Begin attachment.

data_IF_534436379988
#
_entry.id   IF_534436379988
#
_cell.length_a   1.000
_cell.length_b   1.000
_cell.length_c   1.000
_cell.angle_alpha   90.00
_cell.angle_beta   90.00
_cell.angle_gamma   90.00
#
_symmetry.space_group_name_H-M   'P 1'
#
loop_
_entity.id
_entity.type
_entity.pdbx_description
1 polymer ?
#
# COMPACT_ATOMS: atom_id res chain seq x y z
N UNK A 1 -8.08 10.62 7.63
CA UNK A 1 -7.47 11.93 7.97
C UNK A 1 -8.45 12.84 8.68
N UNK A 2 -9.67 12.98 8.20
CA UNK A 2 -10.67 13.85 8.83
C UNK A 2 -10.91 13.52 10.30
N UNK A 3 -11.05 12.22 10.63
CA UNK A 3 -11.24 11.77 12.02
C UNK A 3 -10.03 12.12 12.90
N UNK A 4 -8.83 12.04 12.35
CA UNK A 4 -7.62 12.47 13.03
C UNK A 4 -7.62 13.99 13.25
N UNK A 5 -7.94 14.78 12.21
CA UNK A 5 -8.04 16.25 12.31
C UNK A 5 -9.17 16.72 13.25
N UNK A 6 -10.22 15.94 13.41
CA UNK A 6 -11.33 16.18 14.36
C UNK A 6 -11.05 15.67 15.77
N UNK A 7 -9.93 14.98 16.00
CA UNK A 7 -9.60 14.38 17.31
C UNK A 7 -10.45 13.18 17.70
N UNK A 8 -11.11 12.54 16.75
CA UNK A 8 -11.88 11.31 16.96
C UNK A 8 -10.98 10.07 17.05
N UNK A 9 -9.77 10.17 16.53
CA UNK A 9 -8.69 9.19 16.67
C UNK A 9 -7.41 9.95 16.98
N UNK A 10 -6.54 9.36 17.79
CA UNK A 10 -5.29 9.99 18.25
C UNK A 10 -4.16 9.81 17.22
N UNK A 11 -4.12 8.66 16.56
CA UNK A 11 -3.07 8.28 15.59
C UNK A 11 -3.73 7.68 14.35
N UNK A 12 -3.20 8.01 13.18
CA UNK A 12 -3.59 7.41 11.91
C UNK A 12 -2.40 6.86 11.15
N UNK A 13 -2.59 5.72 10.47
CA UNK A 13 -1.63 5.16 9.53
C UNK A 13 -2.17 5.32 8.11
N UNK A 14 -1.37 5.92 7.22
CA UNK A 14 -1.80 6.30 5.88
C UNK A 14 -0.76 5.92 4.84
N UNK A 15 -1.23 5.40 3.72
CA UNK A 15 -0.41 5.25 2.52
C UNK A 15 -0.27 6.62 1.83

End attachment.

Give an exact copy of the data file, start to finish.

data_IF_534436379988
#
_entry.id   IF_534436379988
#
_cell.length_a   1.000
_cell.length_b   1.000
_cell.length_c   1.000
_cell.angle_alpha   90.00
_cell.angle_beta   90.00
_cell.angle_gamma   90.00
#
_symmetry.space_group_name_H-M   'P 1'
#
loop_
_entity.id
_entity.type
_entity.pdbx_description
1 polymer ?
#
# COMPACT_ATOMS: atom_id res chain seq x y z
N UNK A 1 -8.08 10.62 7.63
CA UNK A 1 -7.47 11.93 7.97
C UNK A 1 -8.45 12.84 8.68
N UNK A 2 -9.67 12.98 8.20
CA UNK A 2 -10.67 13.85 8.83
C UNK A 2 -10.91 13.52 10.30
N UNK A 3 -11.05 12.22 10.63
CA UNK A 3 -11.24 11.77 12.02
C UNK A 3 -10.03 12.12 12.90
N UNK A 4 -8.83 12.04 12.35
CA UNK A 4 -7.62 12.47 13.03
C UNK A 4 -7.62 13.99 13.25
N UNK A 5 -7.94 14.78 12.21
CA UNK A 5 -8.04 16.25 12.31
C UNK A 5 -9.17 16.72 13.25
N UNK A 6 -10.22 15.94 13.41
CA UNK A 6 -11.33 16.18 14.36
C UNK A 6 -11.05 15.67 15.77
N UNK A 7 -9.93 14.98 16.00
CA UNK A 7 -9.60 14.38 17.31
C UNK A 7 -10.45 13.18 17.70
N UNK A 8 -11.11 12.54 16.75
CA UNK A 8 -11.88 11.31 16.96
C UNK A 8 -10.98 10.07 17.05
N UNK A 9 -9.77 10.17 16.53
CA UNK A 9 -8.69 9.19 16.67
C UNK A 9 -7.41 9.95 16.98
N UNK A 10 -6.54 9.36 17.79
CA UNK A 10 -5.29 9.99 18.25
C UNK A 10 -4.16 9.81 17.22
N UNK A 11 -4.12 8.66 16.56
CA UNK A 11 -3.07 8.28 15.59
C UNK A 11 -3.73 7.68 14.35
N UNK A 12 -3.20 8.01 13.18
CA UNK A 12 -3.59 7.41 11.91
C UNK A 12 -2.40 6.86 11.15
N UNK A 13 -2.59 5.72 10.47
CA UNK A 13 -1.63 5.16 9.53
C UNK A 13 -2.17 5.32 8.11
N UNK A 14 -1.37 5.92 7.22
CA UNK A 14 -1.80 6.30 5.88
C UNK A 14 -0.76 5.92 4.84
N UNK A 15 -1.23 5.40 3.72
CA UNK A 15 -0.41 5.25 2.52
C UNK A 15 -0.27 6.62 1.83